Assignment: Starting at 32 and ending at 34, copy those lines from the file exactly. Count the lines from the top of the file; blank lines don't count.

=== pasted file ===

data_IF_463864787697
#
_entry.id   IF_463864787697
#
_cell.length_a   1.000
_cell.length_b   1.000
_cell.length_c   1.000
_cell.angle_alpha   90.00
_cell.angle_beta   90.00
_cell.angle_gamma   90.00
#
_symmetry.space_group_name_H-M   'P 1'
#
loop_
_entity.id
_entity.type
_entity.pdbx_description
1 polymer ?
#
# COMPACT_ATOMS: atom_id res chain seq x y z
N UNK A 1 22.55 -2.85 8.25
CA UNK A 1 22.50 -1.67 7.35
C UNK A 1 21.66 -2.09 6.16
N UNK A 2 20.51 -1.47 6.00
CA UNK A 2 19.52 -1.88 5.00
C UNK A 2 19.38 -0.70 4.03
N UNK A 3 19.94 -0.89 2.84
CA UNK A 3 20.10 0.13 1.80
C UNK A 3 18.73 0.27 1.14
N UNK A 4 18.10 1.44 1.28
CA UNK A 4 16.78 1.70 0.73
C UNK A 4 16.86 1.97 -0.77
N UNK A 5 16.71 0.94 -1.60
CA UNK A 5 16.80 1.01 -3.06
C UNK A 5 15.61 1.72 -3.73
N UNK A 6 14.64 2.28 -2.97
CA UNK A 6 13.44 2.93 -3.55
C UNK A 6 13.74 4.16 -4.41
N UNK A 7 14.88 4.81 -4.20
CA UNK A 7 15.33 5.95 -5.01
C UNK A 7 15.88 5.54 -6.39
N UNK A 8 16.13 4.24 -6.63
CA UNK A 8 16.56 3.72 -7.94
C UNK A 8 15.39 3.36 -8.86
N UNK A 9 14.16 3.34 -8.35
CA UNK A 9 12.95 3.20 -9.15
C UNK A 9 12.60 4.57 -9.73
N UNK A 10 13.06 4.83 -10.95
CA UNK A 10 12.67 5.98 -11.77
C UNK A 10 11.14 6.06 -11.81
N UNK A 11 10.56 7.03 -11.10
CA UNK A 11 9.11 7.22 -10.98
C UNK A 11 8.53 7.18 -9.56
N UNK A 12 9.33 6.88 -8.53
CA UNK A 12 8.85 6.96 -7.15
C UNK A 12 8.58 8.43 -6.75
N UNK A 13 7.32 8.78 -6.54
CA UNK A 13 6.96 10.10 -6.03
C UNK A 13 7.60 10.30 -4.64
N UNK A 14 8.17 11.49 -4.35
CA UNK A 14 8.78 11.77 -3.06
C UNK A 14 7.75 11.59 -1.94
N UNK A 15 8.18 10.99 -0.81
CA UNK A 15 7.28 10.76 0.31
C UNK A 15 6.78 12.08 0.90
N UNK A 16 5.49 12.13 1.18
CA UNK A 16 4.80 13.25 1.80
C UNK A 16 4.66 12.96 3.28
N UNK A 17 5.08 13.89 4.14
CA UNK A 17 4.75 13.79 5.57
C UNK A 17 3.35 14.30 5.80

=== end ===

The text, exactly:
C UNK A 4 16.86 1.97 -0.77
N UNK A 5 16.71 0.94 -1.60
CA UNK A 5 16.80 1.01 -3.06